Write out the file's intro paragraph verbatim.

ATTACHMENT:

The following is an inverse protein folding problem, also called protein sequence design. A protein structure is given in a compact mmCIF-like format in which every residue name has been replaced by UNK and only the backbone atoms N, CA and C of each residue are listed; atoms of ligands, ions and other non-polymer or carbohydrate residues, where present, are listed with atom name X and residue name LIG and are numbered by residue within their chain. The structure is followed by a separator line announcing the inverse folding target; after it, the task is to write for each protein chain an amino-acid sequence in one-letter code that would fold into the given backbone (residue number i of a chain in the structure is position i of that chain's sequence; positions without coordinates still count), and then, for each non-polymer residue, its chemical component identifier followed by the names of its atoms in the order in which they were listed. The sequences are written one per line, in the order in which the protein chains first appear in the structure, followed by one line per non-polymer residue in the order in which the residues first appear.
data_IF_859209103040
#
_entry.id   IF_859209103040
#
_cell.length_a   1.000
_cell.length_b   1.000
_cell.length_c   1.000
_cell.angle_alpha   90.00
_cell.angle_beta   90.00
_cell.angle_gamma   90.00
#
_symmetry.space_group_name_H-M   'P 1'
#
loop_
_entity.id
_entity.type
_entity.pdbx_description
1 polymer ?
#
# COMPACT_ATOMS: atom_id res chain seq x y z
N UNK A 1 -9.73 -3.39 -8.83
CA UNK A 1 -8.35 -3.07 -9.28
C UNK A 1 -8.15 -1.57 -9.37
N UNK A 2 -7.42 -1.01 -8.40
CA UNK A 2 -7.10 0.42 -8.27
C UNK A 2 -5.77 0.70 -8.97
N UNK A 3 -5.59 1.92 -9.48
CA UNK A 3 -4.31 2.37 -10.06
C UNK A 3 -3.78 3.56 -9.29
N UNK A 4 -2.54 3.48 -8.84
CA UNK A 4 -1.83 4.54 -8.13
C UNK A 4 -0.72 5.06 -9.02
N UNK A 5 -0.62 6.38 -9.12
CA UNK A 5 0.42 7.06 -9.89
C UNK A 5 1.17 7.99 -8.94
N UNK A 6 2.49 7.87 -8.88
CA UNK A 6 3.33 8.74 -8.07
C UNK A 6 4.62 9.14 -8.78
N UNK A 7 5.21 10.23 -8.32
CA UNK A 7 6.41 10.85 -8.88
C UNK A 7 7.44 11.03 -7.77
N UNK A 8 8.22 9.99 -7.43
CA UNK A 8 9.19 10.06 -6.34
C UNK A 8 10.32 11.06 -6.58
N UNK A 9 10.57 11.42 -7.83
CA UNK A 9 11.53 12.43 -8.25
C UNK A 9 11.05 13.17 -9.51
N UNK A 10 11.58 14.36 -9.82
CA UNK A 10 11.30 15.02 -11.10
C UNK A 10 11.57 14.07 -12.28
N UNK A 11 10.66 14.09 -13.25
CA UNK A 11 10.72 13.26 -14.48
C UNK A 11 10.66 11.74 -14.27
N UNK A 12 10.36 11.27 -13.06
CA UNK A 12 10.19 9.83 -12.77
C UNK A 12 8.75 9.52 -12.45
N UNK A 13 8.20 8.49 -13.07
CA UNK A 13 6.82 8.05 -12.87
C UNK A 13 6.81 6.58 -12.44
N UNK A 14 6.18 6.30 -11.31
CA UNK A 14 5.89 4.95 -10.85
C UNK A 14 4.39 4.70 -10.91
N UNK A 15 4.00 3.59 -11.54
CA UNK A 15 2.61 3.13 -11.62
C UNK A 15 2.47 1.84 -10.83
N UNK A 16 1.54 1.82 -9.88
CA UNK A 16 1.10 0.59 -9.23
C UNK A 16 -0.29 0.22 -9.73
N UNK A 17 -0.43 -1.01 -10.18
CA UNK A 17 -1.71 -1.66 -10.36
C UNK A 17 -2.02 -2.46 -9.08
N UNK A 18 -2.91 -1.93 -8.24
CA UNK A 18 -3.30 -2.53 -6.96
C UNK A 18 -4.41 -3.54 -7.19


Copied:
The following is an inverse protein folding problem, also called protein sequence design. A protein structure is given in a compact mmCIF-like format in which every residue name has been replaced by UNK and only the backbone atoms N, CA and C of each residue are listed; atoms of ligands, ions and other non-polymer or carbohydrate residues, where present, are listed with atom name X and residue name LIG and are numbered by residue within their chain. The structure is followed by a separator line announcing the inverse folding target; after it, the task is to write for each protein chain an amino-acid sequence in one-letter code that would fold into the given backbone (residue number i of a chain in the structure is position i of that chain's sequence; positions without coordinates still count), and then, for each non-polymer residue, its chemical component identifier followed by the names of its atoms in the order in which they were listed. The sequences are written one per line, in the order in which the protein chains first appear in the structure, followed by one line per non-polymer residue in the order in which the residues first appear.